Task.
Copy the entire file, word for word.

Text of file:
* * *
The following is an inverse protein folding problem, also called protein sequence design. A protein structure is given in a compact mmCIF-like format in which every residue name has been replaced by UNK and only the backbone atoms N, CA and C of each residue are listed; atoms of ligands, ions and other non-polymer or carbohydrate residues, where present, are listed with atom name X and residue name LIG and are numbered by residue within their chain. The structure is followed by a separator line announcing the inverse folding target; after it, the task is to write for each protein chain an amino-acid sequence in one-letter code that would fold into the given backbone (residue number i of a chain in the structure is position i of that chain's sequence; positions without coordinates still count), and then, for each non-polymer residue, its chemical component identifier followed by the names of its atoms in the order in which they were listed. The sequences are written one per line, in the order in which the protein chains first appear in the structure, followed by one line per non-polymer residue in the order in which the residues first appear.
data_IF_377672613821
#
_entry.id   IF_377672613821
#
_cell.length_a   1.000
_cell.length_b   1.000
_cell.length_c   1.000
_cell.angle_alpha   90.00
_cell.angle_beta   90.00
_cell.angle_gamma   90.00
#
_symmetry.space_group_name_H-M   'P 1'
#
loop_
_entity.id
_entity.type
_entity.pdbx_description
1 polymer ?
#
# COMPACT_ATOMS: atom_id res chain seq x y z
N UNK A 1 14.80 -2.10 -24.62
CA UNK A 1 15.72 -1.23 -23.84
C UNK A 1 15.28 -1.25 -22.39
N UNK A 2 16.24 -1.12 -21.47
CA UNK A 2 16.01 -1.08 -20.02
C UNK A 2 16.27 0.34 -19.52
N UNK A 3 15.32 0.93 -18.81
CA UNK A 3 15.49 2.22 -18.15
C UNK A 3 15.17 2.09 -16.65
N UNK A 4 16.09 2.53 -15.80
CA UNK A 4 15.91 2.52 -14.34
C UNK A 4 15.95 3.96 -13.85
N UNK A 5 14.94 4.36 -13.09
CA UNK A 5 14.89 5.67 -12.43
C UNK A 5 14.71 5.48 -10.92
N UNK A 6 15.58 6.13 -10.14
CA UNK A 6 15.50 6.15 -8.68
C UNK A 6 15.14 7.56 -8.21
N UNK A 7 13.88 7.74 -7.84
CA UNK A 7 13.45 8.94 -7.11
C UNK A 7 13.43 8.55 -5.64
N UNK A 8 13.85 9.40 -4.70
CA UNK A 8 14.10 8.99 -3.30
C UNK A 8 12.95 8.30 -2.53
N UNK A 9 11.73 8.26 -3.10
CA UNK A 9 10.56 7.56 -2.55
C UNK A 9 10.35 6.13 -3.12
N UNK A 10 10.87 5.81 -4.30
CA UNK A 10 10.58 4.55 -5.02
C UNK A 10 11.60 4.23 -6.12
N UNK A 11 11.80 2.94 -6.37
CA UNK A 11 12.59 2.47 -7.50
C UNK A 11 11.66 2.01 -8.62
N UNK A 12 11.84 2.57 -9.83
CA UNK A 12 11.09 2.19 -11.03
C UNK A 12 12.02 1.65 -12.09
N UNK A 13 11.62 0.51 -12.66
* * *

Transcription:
The following is an inverse protein folding problem, also called protein sequence design. A protein structure is given in a compact mmCIF-like format in which every residue name has been replaced by UNK and only the backbone atoms N, CA and C of each residue are listed; atoms of ligands, ions and other non-polymer or carbohydrate residues, where present, are listed with atom name X and residue name LIG and are numbered by residue within their chain. The structure is followed by a separator line announcing the inverse folding target; after it, the task is to write for each protein chain an amino-acid sequence in one-letter code that would fold into the given backbone (residue number i of a chain in the structure is position i of that chain's sequence; positions without coordinates still count), and then, for each non-polymer residue, its chemical component identifier followed by the names of its atoms in the order in which they were listed. The sequences are written one per line, in the order in which the protein chains first appear in the structure, followed by one line per non-polymer residue in the order in which the residues first appear.
data_IF_377672613821
#
_entry.id   IF_377672613821
#
_cell.length_a   1.000
_cell.length_b   1.000
_cell.length_c   1.000
_cell.angle_alpha   90.00
_cell.angle_beta   90.00
_cell.angle_gamma   90.00
#
_symmetry.space_group_name_H-M   'P 1'
#
loop_
_entity.id
_entity.type
_entity.pdbx_description
1 polymer ?
#
# COMPACT_ATOMS: atom_id res chain seq x y z
N UNK A 1 14.80 -2.10 -24.62
CA UNK A 1 15.72 -1.23 -23.84
C UNK A 1 15.28 -1.25 -22.39
N UNK A 2 16.24 -1.12 -21.47
CA UNK A 2 16.01 -1.08 -20.02
C UNK A 2 16.27 0.34 -19.52
N UNK A 3 15.32 0.93 -18.81
CA UNK A 3 15.49 2.22 -18.15
C UNK A 3 15.17 2.09 -16.65
N UNK A 4 16.09 2.53 -15.80
CA UNK A 4 15.91 2.52 -14.34
C UNK A 4 15.95 3.96 -13.85
N UNK A 5 14.94 4.36 -13.09
CA UNK A 5 14.89 5.67 -12.43
C UNK A 5 14.71 5.48 -10.92
N UNK A 6 15.58 6.13 -10.14
CA UNK A 6 15.50 6.15 -8.68
C UNK A 6 15.14 7.56 -8.21
N UNK A 7 13.88 7.74 -7.84
CA UNK A 7 13.45 8.94 -7.11
C UNK A 7 13.43 8.55 -5.64
N UNK A 8 13.85 9.40 -4.70
CA UNK A 8 14.10 8.99 -3.30
C UNK A 8 12.95 8.30 -2.53
N UNK A 9 11.73 8.26 -3.10
CA UNK A 9 10.56 7.56 -2.55
C UNK A 9 10.35 6.13 -3.12
N UNK A 10 10.87 5.81 -4.30
CA UNK A 10 10.58 4.55 -5.02
C UNK A 10 11.60 4.23 -6.12
N UNK A 11 11.80 2.94 -6.37
CA UNK A 11 12.59 2.47 -7.50
C UNK A 11 11.66 2.01 -8.62
N UNK A 12 11.84 2.57 -9.83
CA UNK A 12 11.09 2.19 -11.03
C UNK A 12 12.02 1.65 -12.09
N UNK A 13 11.62 0.51 -12.66